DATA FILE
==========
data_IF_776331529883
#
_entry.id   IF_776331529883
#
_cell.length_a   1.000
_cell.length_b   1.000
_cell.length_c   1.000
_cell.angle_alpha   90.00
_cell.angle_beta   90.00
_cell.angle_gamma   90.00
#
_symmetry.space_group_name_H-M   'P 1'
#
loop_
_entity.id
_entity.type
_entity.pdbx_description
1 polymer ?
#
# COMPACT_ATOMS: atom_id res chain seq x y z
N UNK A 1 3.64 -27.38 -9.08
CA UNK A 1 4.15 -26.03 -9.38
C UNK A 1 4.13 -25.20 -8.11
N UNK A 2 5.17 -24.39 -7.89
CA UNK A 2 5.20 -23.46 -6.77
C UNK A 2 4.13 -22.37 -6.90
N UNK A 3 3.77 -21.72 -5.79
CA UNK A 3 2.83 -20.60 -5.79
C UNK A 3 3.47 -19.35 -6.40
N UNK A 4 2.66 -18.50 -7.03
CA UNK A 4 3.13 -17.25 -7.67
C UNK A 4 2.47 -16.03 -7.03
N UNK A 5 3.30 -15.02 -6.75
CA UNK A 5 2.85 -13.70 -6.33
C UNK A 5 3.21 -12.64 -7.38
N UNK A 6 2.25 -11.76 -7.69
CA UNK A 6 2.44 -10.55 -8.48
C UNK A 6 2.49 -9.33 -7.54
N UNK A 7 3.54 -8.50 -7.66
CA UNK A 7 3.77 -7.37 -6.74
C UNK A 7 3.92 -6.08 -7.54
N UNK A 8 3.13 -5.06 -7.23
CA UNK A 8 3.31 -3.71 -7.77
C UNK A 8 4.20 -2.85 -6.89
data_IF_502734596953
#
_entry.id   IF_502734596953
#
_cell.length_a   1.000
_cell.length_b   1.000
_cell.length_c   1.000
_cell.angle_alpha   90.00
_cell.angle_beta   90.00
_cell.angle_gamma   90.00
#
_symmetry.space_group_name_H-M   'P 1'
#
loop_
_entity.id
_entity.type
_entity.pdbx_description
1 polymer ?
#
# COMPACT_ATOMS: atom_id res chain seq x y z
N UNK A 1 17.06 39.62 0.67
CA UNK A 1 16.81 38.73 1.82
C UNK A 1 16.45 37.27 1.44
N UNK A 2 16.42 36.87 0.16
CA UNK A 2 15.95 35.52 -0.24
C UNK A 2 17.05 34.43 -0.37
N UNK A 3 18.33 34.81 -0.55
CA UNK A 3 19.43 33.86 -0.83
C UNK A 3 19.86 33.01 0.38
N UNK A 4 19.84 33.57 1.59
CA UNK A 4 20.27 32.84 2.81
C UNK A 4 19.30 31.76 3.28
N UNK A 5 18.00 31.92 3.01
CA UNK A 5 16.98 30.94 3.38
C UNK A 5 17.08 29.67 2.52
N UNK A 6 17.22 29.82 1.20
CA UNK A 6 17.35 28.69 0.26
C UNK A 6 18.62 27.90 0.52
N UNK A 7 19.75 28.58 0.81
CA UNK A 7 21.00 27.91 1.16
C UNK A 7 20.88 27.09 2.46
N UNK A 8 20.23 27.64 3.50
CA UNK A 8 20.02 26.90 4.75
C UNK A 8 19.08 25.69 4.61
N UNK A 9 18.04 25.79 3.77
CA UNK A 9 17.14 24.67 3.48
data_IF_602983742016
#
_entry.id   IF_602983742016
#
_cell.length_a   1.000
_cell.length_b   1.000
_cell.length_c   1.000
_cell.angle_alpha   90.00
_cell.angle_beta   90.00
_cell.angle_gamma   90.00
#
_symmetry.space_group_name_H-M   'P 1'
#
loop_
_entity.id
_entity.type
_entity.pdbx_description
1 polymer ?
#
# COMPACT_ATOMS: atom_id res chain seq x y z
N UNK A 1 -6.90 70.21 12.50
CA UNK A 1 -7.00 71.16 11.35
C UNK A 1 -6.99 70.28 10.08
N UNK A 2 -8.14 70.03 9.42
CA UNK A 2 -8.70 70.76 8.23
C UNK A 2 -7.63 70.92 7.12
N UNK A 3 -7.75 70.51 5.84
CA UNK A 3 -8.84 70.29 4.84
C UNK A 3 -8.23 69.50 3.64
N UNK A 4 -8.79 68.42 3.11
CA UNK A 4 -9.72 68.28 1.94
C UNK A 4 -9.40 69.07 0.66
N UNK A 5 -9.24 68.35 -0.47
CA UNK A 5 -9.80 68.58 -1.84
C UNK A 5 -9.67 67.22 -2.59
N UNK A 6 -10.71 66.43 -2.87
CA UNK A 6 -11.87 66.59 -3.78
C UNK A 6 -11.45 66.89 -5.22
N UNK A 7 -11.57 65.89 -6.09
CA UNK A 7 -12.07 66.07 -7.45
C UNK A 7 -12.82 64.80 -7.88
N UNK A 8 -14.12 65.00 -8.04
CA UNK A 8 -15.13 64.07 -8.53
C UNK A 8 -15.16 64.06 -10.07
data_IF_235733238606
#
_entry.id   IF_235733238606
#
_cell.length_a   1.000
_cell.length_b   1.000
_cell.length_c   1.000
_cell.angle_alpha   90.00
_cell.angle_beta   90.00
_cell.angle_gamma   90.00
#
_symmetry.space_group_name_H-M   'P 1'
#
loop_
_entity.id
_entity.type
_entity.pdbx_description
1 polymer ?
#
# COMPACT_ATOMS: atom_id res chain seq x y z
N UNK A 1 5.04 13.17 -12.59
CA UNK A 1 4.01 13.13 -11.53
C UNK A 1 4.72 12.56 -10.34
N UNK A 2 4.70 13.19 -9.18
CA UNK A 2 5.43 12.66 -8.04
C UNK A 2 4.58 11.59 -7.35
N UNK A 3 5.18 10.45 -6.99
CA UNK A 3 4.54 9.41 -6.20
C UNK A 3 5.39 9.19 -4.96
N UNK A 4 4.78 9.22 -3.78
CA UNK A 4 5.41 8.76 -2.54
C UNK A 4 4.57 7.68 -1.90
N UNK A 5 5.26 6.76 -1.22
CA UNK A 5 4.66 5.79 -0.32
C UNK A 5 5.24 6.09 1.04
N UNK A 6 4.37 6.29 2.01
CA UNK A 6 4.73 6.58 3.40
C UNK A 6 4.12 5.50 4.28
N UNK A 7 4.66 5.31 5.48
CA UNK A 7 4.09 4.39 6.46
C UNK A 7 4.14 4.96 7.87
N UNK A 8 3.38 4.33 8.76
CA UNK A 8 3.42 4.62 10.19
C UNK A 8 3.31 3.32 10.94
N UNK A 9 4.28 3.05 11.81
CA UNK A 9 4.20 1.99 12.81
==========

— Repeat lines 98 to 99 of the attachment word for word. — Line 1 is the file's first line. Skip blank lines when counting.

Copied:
_cell.angle_alpha   90.00
_cell.angle_beta   90.00